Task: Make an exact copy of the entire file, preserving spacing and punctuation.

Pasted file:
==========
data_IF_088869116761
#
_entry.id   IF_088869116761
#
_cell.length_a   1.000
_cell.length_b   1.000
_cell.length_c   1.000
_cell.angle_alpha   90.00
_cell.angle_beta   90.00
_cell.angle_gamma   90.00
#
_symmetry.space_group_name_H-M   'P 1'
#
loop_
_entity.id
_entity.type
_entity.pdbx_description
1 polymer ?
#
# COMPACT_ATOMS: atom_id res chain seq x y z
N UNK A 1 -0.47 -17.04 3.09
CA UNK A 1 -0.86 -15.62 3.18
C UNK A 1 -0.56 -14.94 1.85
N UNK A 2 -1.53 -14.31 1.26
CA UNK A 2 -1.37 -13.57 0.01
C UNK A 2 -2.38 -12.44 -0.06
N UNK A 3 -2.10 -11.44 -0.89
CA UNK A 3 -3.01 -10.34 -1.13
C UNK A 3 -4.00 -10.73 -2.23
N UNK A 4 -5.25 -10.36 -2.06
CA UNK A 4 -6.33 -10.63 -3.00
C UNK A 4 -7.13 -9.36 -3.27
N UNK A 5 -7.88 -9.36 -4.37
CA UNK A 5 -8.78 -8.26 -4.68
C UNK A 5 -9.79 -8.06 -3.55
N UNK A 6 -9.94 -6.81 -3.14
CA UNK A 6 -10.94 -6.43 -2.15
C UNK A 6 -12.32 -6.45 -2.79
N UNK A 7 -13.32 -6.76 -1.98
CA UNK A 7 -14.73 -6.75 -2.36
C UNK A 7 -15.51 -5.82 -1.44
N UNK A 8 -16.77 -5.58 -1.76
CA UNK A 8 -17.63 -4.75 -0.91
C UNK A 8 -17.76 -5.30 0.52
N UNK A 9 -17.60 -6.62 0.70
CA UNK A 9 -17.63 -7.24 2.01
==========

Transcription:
data_IF_088869116761
#
_entry.id   IF_088869116761
#
_cell.length_a   1.000
_cell.length_b   1.000
_cell.length_c   1.000
_cell.angle_alpha   90.00
_cell.angle_beta   90.00
_cell.angle_gamma   90.00
#
_symmetry.space_group_name_H-M   'P 1'
#
loop_
_entity.id
_entity.type
_entity.pdbx_description
1 polymer ?
#
# COMPACT_ATOMS: atom_id res chain seq x y z
N UNK A 1 -0.47 -17.04 3.09
CA UNK A 1 -0.86 -15.62 3.18
C UNK A 1 -0.56 -14.94 1.85
N UNK A 2 -1.53 -14.31 1.26
CA UNK A 2 -1.37 -13.57 0.01
C UNK A 2 -2.38 -12.44 -0.06
N UNK A 3 -2.10 -11.44 -0.89
CA UNK A 3 -3.01 -10.34 -1.13
C UNK A 3 -4.00 -10.73 -2.23
N UNK A 4 -5.25 -10.36 -2.06
CA UNK A 4 -6.33 -10.63 -3.00
C UNK A 4 -7.13 -9.36 -3.27
N UNK A 5 -7.88 -9.36 -4.37
CA UNK A 5 -8.78 -8.26 -4.68
C UNK A 5 -9.79 -8.06 -3.55
N UNK A 6 -9.94 -6.81 -3.14
CA UNK A 6 -10.94 -6.43 -2.15
C UNK A 6 -12.32 -6.45 -2.79
N UNK A 7 -13.32 -6.76 -1.98
CA UNK A 7 -14.73 -6.75 -2.36
C UNK A 7 -15.51 -5.82 -1.44
N UNK A 8 -16.77 -5.58 -1.76
CA UNK A 8 -17.63 -4.75 -0.91
C UNK A 8 -17.76 -5.30 0.52
N UNK A 9 -17.60 -6.62 0.70
CA UNK A 9 -17.63 -7.24 2.01